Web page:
Fake news. It’s the phrase on everyone’s lips recently, from the US President to newsrooms up and down the country. But “what exactly is it?” we hear you shout.
Luckily, PR Week has heard the cries of confusion and put together a handy guide to the seven types of fake news we’re most likely to encounter.
But how much of what we read is considered fake news? A recent study by three scholars at the Massachusetts Institute of Technology (MIT) has found that fake news spreads quicker on Twitter than real news does – and by a landslide.
Once all the bots were removed from the data pool, the study showed that
– Fake news stories were 70% (yes 70%) more likely to be retweeted than true stories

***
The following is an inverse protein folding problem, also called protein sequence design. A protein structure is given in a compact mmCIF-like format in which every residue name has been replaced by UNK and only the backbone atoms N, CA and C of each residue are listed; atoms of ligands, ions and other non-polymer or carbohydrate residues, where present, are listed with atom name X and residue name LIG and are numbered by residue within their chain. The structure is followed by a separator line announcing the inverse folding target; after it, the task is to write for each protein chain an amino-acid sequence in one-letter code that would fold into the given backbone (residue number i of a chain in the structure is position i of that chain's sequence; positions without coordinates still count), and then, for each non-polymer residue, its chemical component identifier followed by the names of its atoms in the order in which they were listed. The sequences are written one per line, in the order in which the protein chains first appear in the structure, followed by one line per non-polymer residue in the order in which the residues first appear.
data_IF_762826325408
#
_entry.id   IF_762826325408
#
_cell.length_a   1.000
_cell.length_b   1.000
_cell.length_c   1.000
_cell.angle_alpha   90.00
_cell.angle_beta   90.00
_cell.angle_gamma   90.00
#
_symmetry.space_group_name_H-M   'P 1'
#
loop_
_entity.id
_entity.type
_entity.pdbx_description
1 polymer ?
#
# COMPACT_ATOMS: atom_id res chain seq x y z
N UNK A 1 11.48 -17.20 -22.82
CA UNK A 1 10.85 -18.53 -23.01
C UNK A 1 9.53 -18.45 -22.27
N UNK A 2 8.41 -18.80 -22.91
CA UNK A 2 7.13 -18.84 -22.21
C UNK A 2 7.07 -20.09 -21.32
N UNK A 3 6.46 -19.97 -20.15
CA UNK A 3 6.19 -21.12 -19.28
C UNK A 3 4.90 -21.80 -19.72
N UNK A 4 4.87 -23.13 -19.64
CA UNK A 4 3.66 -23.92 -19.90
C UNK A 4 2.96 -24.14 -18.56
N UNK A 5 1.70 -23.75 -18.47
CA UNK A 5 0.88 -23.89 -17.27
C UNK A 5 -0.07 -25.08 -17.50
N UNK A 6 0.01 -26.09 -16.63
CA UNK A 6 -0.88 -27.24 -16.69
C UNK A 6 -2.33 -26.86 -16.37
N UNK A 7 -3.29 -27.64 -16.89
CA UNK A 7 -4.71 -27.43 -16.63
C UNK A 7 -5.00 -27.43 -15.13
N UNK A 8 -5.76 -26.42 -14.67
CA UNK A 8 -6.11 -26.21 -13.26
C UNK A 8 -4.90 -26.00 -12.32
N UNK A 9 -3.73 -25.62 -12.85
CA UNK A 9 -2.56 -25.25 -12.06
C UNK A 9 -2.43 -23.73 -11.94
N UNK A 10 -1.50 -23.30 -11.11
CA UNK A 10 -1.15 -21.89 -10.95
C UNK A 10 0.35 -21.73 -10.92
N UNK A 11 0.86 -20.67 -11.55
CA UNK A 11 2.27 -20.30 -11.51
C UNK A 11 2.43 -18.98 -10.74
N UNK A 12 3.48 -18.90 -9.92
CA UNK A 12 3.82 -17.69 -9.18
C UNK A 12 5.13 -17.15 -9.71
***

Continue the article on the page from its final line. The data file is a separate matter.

– True stories take six times longer to reach 1,500 people
– True stories were rarely shared by more than 1,000 people, but fake news could reach up to a staggering 100,000 people
Professor Aral, Soroush Vosoughi and associate professor Deb Roy began their research following the Boston marathon bombing in 2013.
“Twitter became our main source of news,” said Dr Vosoughi. “I realised that… a good chunk of what I was reading on social media were rumours; it was false news.”
So what does that mean for our daily browsing? Well, in good news, social media platforms are tackling fake news head on. Facebook has promised to take steps to eradicate it by utilising their users to rank trustworthy news sources, Twitter’s CEO Jack Dorsey is looking to create a ‘holistic system’ as a fix, and in UK politics the digital secretary Matt Hancock is even exploring new legislation to curb the issue.
For now though, well as Deb Roy nicely sums up, maybe we should all “think before you retweet.”